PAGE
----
Why and when do scientists add a ‘leap second’ to clocks? And will they ever do it again? Callaghan Innovation director of measurement standards Tim Armstrong takes a second look.
First off – why do we need a leap second?
The rotation of the earth is gradually slowing due to tides created by the gravitational pull of the moon. This gradual slowing is around 1 second per 18 months, but varies according to the seasons and other changes in the earth such as movements within the core of the earth. This picture shows the changes and the leap seconds introduced over the last nine years.
Prior to the introduction of leap seconds global time was determined by the rotation of the earth – specifically, the mean solar time and referenced to the meridian passing through the Royal Observatory in Greenwich, London.
However, atomic clocks are far more accurate than the rotation of the earth. Since 1972, the atomic timescale called Universal Co-ordinated Time (UTC) has been the international standard for determining time down to the second.
UTC is based on around 400 caesium clocks around the world (including two at the Measurement Standards Laboratory at Callaghan Innovation’s Gracefield site) and has an accuracy of around 1 second per 3 million years.
UTC is used by a wide range of industries which rely on accurate time measurement, from ISPs to space exploration to media outlets.
Leap seconds were introduced (again in 1972) by the International Bureau of Weights and Measures and the International Telecommunication Union (ITU) as a means of ensuring that the time of day determined by the atomic timescale did not get too far out of sync with the length of the day.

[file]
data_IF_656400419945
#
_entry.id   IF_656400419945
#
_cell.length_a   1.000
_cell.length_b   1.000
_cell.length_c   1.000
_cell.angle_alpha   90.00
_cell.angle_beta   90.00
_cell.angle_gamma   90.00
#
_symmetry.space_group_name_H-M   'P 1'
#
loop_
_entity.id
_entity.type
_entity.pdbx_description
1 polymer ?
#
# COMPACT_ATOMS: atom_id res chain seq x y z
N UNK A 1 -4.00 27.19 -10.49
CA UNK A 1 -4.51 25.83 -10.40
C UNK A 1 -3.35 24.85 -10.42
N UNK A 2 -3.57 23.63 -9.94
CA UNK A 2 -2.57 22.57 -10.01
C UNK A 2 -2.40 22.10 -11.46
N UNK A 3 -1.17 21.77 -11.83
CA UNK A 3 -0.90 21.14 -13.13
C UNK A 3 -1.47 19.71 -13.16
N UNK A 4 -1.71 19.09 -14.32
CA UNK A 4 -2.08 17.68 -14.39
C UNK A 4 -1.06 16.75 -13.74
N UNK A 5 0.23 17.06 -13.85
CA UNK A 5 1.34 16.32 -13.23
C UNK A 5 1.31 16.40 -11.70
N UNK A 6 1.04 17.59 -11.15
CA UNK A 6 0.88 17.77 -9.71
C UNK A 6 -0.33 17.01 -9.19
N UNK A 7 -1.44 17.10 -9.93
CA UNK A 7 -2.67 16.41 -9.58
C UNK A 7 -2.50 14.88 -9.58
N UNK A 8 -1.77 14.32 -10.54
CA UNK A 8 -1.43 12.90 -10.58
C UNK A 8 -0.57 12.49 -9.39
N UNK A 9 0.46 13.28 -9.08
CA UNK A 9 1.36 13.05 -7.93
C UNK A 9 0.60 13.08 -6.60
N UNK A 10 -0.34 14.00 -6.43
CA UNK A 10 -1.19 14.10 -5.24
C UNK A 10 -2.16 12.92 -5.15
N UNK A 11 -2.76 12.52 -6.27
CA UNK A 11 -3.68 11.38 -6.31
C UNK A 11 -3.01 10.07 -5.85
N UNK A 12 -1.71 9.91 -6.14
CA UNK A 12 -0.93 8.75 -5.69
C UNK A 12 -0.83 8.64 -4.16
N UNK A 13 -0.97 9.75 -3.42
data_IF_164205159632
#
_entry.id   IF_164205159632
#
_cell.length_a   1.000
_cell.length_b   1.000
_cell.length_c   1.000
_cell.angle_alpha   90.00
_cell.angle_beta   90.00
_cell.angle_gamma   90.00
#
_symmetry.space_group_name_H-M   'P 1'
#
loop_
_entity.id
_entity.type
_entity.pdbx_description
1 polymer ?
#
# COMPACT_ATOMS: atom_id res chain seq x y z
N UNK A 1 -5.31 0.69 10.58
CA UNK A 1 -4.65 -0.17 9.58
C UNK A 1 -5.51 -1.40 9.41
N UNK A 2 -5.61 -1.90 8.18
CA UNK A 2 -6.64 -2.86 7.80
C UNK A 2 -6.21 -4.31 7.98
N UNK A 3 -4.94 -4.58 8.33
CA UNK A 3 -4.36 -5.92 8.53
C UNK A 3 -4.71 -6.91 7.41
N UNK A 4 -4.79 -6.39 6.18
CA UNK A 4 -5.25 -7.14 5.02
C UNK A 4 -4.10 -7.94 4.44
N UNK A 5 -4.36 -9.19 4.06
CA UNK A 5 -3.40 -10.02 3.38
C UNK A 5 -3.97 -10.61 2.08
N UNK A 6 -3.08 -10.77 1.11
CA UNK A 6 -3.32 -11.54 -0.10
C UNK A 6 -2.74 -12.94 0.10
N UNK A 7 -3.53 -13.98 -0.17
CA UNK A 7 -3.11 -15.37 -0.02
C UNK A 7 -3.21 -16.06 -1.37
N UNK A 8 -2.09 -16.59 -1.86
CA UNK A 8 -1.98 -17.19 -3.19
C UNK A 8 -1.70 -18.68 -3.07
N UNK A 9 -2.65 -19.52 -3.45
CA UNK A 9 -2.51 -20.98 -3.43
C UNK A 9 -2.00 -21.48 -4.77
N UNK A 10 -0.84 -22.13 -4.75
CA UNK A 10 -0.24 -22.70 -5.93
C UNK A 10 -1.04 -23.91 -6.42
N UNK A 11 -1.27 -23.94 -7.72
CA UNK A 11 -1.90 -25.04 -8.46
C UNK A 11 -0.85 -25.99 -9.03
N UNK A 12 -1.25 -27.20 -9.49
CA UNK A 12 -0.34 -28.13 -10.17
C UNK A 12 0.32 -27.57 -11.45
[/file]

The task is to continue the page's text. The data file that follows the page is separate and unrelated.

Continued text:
At the time it was agreed that the two timescales would always remain in line within plus or minus 0.9 of a second by introducing leap seconds.
So, to come back to your original question, who determines when UTC is departing by around one second from the time of day? This is determined by another international organisation called the International Earth Rotation Service (IERS). It is their responsibility to collect data on the length of day from a wide variety of astronomical observations using a number of different techniques from all around the world.
Having determined that the departure between the two timescales is approaching a one second offset, they announce the introduction of a leap second. Leap seconds are only introduced at midnight UTC on 30 June or on the 31 December. The graph below shows the difference between UTC and UT1 (the time of day determined by the IERS) and the introduction of the last four leap seconds.
There is currently a big debate going on about the continuing need for leap seconds and whether they will be stopped. One reason for stopping them is interference with computer systems, which occurred in 2012, but not during the recent leap second this year. The fate of the leap second will be on the agenda at a meeting of the ITU in November. It is possible that the recent leap second will be the last.